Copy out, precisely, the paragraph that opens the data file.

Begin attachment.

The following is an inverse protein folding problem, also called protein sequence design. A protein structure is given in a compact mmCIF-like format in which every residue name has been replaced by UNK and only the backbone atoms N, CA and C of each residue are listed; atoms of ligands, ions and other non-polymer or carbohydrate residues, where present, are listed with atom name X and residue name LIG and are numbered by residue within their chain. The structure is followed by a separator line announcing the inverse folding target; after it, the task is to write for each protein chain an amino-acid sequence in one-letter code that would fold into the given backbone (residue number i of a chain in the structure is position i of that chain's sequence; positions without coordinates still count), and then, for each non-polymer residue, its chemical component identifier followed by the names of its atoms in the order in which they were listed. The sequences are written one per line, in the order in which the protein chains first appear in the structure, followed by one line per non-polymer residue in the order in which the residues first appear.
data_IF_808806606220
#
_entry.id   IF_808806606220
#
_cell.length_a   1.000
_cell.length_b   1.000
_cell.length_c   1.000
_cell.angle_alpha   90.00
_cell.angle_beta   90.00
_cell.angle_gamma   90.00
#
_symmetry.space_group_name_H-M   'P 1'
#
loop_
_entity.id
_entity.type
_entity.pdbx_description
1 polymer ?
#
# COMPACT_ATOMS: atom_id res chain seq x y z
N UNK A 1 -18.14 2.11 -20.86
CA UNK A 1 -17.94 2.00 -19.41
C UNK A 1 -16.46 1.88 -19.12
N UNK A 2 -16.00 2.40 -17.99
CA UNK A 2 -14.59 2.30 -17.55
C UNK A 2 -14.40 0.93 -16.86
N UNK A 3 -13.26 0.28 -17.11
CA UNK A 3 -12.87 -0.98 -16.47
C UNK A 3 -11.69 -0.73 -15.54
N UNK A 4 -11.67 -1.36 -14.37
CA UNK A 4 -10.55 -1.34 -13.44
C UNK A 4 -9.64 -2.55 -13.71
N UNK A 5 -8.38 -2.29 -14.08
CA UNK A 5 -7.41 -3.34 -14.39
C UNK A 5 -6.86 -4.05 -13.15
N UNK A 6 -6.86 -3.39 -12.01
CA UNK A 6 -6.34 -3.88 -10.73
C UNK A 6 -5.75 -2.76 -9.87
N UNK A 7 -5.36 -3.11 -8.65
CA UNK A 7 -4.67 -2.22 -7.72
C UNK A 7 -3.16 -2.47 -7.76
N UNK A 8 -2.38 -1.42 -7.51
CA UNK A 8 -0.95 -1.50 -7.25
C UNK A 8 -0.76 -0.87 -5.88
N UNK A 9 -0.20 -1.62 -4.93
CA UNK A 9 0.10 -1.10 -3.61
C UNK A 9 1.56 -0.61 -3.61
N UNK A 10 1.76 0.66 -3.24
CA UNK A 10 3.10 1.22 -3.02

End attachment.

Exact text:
The following is an inverse protein folding problem, also called protein sequence design. A protein structure is given in a compact mmCIF-like format in which every residue name has been replaced by UNK and only the backbone atoms N, CA and C of each residue are listed; atoms of ligands, ions and other non-polymer or carbohydrate residues, where present, are listed with atom name X and residue name LIG and are numbered by residue within their chain. The structure is followed by a separator line announcing the inverse folding target; after it, the task is to write for each protein chain an amino-acid sequence in one-letter code that would fold into the given backbone (residue number i of a chain in the structure is position i of that chain's sequence; positions without coordinates still count), and then, for each non-polymer residue, its chemical component identifier followed by the names of its atoms in the order in which they were listed. The sequences are written one per line, in the order in which the protein chains first appear in the structure, followed by one line per non-polymer residue in the order in which the residues first appear.